Kikimora (rus. Кикимора) — perhaps one of the most popular representative of the demons in Russian folklore, one of the household spirits. All the “unholy” children — the ones who died before baptism, cursed by their parents, etc — were believed to become kikimoras after death.
The Bolotnik in Slavic mythology is usually portrayed as a man or as an elderly man who is covered with dirt, algae and fish scales. In some legends he is said to have long arms and a tail. He would appear to people as a full-bellied, naked man with frog-like arms and buggy eyes. He does not tolerate loud noises so it is always a good practice to stay dead silent when passing through marshes. Artworkt: LynxMB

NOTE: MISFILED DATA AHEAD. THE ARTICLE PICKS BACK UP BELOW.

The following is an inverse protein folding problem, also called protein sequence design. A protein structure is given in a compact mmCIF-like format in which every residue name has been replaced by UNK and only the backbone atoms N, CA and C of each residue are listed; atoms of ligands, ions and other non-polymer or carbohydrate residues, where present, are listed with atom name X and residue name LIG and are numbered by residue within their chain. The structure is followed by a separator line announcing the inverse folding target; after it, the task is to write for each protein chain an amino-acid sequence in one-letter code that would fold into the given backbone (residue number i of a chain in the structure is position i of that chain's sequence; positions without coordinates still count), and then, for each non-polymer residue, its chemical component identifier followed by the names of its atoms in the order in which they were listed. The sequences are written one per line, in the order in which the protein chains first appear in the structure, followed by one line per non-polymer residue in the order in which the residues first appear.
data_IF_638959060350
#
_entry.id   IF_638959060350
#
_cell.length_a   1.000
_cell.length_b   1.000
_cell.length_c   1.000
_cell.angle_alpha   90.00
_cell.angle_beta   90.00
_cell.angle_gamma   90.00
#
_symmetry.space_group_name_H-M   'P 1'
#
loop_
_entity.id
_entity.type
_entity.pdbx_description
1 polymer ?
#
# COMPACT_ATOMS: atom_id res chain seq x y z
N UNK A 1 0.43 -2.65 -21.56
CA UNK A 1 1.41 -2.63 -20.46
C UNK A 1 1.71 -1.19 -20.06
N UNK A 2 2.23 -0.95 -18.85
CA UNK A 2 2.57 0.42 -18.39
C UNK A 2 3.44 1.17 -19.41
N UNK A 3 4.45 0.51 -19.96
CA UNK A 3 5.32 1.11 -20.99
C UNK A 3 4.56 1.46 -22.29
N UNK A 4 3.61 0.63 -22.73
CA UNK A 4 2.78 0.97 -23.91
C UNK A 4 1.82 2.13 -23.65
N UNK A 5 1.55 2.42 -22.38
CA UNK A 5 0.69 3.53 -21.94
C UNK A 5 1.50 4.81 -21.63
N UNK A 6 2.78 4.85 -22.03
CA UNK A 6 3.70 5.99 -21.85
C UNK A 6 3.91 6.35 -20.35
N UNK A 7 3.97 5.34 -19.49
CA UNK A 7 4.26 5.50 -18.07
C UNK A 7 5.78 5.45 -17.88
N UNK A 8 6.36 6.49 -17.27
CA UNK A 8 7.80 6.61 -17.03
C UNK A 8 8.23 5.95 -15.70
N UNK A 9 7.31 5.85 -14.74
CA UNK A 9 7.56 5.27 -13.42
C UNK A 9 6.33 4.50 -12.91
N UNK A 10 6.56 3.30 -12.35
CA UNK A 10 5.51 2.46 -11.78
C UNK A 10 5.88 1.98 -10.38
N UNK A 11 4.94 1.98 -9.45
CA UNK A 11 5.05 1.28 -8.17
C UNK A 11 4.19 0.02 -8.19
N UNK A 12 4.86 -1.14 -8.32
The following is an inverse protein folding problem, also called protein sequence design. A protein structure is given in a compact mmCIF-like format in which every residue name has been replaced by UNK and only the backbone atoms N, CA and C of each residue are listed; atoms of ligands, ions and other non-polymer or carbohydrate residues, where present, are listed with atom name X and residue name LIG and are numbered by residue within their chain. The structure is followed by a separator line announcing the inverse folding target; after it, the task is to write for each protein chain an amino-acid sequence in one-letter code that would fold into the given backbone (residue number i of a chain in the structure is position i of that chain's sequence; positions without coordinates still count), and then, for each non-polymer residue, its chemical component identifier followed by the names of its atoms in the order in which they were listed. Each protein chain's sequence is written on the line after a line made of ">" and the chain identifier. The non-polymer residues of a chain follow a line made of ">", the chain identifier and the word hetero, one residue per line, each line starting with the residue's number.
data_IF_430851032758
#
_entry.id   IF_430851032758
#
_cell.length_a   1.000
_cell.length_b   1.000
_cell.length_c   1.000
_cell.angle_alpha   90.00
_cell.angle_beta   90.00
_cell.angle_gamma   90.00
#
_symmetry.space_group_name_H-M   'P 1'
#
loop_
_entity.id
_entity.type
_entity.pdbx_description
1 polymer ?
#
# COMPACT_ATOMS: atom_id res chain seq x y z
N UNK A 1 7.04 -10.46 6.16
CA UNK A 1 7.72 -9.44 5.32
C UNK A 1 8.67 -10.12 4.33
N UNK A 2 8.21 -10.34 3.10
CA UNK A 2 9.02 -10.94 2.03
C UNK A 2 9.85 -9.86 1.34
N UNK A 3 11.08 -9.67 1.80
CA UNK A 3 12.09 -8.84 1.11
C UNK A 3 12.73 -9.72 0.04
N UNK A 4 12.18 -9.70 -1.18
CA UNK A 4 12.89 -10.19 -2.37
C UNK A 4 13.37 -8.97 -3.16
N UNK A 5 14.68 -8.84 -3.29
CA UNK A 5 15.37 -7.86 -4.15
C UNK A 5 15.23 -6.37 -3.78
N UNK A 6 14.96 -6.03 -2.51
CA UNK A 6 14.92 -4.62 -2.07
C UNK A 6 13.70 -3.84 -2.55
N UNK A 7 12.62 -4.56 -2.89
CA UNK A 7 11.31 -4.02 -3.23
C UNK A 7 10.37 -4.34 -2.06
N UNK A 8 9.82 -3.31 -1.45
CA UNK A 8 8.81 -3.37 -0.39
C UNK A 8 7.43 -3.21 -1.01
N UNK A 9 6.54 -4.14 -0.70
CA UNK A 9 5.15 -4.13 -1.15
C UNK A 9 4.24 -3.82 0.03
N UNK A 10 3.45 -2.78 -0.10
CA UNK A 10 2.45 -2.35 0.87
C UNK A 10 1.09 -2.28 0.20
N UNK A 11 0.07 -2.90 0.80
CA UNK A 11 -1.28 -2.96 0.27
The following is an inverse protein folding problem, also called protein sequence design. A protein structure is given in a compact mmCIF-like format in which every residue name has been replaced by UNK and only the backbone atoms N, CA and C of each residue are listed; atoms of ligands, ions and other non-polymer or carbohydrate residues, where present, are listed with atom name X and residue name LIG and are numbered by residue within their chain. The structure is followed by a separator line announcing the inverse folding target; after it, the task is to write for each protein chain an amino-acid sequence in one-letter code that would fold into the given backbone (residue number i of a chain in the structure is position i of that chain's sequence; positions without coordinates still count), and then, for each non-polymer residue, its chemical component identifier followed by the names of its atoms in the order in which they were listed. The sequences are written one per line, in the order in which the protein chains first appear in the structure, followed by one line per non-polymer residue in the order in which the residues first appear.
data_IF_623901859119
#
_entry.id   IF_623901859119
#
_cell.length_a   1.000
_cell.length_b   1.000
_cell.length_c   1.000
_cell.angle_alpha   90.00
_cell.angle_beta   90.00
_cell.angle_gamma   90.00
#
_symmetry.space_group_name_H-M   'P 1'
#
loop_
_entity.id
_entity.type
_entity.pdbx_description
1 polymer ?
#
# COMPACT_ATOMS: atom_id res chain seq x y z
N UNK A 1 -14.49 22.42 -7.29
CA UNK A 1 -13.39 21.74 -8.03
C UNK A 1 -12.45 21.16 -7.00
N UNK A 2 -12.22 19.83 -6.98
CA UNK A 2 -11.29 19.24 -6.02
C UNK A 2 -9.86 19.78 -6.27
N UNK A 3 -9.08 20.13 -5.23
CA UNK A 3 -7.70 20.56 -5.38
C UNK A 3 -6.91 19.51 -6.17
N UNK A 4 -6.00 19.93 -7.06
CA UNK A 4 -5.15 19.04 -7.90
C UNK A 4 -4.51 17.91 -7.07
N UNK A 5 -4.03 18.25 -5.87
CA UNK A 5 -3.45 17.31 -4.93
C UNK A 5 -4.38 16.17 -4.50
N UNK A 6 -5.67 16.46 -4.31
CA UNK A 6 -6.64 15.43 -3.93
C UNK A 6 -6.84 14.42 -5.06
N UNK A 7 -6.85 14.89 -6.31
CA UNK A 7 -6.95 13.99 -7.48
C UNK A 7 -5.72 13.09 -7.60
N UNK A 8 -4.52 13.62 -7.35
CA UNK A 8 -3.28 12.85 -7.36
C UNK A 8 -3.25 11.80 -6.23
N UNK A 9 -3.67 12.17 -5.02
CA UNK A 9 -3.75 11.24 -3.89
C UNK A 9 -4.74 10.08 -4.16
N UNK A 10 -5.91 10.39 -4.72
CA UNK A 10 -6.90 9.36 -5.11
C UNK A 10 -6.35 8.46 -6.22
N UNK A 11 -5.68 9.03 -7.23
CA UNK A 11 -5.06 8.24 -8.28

Baba yaga: In Russian folklore there are many stories of Baba Yaga, the fearsome witch with iron teeth. Whenever she appears on the scene, a wild wind begins to blow, the trees around creak and groan and leaves whirl through the air. Shrieking and wailing, a host of spirits often accompany her on her way ...
Snégourotchka (Russian folklore). Snegurochka or The Snow Maiden, is a character in Russian fairy tales. This character has no apparent roots in traditional Slavic mythology and customs and its first appearance in Russian folklore occurred in the 19th century. Since Soviet times, Snegurochka is also depicted as the granddaughter and helper of Ded Moroz (the Russian version of Father Christmas).